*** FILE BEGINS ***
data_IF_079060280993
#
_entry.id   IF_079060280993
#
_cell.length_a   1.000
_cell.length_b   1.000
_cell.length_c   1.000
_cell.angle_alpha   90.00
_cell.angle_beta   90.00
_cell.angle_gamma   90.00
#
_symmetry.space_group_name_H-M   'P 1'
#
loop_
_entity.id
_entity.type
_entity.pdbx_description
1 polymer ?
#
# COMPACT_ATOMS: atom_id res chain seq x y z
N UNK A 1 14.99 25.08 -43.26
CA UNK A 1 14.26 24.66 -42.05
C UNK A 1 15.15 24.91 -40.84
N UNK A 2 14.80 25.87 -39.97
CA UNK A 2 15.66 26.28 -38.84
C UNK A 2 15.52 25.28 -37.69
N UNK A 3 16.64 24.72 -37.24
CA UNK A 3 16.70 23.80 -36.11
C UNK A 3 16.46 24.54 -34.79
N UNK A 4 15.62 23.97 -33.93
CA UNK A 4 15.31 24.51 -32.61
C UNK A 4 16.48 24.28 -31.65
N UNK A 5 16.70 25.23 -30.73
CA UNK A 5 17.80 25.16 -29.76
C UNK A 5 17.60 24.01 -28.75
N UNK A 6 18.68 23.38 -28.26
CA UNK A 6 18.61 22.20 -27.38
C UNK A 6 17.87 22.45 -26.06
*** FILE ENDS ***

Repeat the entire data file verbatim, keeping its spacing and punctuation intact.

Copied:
data_IF_079060280993
#
_entry.id   IF_079060280993
#
_cell.length_a   1.000
_cell.length_b   1.000
_cell.length_c   1.000
_cell.angle_alpha   90.00
_cell.angle_beta   90.00
_cell.angle_gamma   90.00
#
_symmetry.space_group_name_H-M   'P 1'
#
loop_
_entity.id
_entity.type
_entity.pdbx_description
1 polymer ?
#
# COMPACT_ATOMS: atom_id res chain seq x y z
N UNK A 1 14.99 25.08 -43.26
CA UNK A 1 14.26 24.66 -42.05
C UNK A 1 15.15 24.91 -40.84
N UNK A 2 14.80 25.87 -39.97
CA UNK A 2 15.66 26.28 -38.84
C UNK A 2 15.52 25.28 -37.69
N UNK A 3 16.64 24.72 -37.24
CA UNK A 3 16.70 23.80 -36.11
C UNK A 3 16.46 24.54 -34.79
N UNK A 4 15.62 23.97 -33.93
CA UNK A 4 15.31 24.51 -32.61
C UNK A 4 16.48 24.28 -31.65
N UNK A 5 16.70 25.23 -30.73
CA UNK A 5 17.80 25.16 -29.76
C UNK A 5 17.60 24.01 -28.75
N UNK A 6 18.68 23.38 -28.26
CA UNK A 6 18.61 22.20 -27.38
C UNK A 6 17.87 22.45 -26.06